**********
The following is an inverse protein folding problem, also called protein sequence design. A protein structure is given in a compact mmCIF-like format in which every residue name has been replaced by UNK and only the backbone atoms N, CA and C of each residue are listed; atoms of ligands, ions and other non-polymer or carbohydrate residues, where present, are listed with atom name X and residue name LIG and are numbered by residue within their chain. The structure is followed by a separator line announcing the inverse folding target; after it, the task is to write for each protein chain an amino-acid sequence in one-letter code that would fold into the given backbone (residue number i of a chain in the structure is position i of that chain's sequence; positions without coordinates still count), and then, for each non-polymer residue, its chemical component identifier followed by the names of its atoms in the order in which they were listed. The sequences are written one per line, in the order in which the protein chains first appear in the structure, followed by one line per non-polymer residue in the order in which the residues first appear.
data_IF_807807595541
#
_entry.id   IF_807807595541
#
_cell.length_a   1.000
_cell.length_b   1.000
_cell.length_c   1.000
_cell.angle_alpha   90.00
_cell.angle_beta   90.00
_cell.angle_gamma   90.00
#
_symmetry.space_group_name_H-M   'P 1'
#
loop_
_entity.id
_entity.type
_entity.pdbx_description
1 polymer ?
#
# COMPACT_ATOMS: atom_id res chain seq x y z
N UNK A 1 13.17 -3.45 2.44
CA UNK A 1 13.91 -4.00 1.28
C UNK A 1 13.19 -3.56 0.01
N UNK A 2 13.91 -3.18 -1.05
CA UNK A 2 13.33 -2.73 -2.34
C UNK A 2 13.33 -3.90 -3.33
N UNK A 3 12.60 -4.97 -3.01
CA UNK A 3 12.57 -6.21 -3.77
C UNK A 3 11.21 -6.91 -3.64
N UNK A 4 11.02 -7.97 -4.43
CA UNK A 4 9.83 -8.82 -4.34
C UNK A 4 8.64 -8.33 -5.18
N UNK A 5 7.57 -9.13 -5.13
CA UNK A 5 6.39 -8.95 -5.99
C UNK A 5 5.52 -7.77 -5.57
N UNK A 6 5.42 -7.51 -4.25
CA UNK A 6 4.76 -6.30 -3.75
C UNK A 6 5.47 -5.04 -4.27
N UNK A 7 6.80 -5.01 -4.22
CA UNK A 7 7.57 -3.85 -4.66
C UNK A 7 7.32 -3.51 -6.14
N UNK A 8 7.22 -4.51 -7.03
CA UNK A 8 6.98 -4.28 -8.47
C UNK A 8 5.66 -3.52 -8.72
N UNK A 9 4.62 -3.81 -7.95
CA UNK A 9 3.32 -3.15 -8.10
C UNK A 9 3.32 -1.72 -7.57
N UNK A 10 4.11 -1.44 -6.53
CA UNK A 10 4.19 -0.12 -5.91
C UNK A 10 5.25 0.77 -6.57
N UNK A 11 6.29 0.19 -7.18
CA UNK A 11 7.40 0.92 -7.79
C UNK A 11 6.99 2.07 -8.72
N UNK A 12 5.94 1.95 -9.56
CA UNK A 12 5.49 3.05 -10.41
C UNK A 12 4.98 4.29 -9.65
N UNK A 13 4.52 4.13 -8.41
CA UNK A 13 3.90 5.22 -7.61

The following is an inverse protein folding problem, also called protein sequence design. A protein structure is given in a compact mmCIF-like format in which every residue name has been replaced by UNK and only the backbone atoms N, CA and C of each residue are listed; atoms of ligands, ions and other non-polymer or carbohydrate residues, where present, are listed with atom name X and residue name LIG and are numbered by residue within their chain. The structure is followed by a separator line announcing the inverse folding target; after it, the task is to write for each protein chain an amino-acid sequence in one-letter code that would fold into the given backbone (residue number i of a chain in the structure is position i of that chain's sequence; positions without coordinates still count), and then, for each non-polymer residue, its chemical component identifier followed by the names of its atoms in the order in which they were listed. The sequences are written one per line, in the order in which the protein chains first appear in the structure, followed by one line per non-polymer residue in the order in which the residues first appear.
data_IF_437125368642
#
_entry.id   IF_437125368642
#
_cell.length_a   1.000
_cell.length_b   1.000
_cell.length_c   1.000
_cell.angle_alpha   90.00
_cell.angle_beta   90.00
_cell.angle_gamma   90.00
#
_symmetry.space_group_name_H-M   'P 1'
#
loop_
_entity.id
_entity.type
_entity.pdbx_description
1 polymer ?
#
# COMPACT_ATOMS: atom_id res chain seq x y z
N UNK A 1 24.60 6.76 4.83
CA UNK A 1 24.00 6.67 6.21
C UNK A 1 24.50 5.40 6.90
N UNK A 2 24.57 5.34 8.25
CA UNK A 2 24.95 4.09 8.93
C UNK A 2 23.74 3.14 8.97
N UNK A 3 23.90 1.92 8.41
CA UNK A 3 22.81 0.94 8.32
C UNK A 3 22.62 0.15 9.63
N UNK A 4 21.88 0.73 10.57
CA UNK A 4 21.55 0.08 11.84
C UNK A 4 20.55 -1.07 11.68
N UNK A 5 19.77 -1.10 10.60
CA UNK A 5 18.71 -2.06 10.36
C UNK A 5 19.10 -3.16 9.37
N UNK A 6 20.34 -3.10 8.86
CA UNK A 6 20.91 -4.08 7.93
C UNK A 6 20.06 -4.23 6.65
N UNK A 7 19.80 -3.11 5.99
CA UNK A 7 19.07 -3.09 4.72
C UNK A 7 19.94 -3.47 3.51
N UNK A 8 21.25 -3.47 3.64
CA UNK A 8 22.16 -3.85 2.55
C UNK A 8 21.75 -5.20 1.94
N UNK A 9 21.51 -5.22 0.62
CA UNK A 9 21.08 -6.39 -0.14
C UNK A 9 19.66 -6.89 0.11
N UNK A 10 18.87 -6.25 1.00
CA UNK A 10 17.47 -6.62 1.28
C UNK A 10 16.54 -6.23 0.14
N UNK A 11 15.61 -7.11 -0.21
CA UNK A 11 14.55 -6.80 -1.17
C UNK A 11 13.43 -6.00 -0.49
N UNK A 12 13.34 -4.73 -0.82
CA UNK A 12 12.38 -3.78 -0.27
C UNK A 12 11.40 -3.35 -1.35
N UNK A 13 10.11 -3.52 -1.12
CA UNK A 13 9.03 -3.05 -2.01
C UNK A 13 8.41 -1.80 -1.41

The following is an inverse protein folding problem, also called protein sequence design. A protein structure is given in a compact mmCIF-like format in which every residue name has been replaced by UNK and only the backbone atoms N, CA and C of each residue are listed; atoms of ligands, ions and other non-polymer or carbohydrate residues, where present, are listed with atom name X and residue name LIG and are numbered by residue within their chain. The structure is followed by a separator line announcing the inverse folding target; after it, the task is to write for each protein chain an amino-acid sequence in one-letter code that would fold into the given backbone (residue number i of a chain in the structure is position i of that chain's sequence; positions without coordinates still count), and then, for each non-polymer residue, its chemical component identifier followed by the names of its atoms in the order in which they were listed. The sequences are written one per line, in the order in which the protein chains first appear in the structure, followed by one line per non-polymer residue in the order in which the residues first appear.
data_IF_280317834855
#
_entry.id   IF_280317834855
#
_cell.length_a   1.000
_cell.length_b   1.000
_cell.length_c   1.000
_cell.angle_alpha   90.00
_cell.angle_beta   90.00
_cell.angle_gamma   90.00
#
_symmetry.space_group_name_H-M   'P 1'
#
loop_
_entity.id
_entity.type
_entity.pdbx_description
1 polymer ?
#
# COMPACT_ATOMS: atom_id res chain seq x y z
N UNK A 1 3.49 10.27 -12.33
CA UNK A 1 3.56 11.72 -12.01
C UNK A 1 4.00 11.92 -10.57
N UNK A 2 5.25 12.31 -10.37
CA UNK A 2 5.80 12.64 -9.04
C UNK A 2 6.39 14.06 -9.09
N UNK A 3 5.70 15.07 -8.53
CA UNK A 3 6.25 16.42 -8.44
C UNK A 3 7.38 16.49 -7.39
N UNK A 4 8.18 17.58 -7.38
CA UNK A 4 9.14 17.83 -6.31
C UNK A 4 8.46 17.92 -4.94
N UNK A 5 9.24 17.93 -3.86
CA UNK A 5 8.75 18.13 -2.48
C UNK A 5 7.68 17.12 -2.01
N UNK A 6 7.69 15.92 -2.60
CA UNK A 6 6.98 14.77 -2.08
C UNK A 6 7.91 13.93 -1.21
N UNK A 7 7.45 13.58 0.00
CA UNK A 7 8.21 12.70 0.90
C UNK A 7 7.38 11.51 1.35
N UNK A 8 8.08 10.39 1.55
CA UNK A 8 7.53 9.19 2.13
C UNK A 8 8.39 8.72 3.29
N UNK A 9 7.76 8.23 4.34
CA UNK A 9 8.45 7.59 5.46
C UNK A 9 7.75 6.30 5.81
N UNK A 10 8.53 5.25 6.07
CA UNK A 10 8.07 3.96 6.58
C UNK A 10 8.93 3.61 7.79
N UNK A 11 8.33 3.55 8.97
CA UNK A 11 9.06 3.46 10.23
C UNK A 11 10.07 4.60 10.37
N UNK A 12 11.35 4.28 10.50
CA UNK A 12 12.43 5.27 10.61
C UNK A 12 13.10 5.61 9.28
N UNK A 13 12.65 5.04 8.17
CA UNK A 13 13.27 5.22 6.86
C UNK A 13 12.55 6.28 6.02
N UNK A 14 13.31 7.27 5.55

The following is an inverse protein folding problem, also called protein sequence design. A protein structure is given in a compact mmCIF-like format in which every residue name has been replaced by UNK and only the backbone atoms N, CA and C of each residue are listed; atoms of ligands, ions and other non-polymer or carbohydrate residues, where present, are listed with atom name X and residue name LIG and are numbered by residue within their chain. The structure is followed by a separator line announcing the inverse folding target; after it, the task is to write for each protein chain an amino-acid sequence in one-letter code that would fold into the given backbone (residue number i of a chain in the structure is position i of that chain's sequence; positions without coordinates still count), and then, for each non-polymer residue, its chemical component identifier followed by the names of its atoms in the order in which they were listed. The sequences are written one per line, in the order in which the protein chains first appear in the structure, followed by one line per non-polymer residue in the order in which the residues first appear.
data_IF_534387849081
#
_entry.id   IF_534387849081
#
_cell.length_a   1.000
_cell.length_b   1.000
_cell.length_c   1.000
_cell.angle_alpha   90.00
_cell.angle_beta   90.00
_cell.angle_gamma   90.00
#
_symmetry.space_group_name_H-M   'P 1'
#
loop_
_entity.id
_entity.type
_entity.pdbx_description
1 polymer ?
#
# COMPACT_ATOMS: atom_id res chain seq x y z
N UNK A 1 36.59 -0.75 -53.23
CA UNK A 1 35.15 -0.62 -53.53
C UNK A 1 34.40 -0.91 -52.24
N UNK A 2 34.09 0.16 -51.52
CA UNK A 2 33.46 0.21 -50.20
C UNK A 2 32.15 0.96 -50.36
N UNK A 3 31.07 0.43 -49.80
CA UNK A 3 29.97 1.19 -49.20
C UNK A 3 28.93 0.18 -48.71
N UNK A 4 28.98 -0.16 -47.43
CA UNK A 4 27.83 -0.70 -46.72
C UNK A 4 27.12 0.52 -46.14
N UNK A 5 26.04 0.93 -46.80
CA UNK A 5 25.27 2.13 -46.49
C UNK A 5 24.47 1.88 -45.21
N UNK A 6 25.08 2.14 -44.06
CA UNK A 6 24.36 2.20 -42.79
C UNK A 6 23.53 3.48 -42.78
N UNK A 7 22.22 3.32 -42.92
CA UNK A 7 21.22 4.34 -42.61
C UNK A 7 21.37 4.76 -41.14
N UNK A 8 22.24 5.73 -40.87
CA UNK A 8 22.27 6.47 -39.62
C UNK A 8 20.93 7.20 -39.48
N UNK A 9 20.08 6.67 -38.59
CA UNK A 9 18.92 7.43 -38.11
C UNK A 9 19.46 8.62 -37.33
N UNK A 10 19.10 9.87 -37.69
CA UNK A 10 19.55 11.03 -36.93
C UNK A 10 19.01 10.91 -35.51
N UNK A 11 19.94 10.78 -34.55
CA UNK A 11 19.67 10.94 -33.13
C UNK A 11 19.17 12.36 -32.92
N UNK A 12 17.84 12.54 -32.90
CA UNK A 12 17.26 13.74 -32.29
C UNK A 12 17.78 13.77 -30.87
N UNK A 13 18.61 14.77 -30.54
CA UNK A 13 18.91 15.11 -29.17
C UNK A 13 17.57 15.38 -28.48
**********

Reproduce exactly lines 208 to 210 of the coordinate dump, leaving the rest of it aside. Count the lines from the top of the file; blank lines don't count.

N UNK A 3 31.07 0.43 -49.80
CA UNK A 3 29.97 1.19 -49.20
C UNK A 3 28.93 0.18 -48.71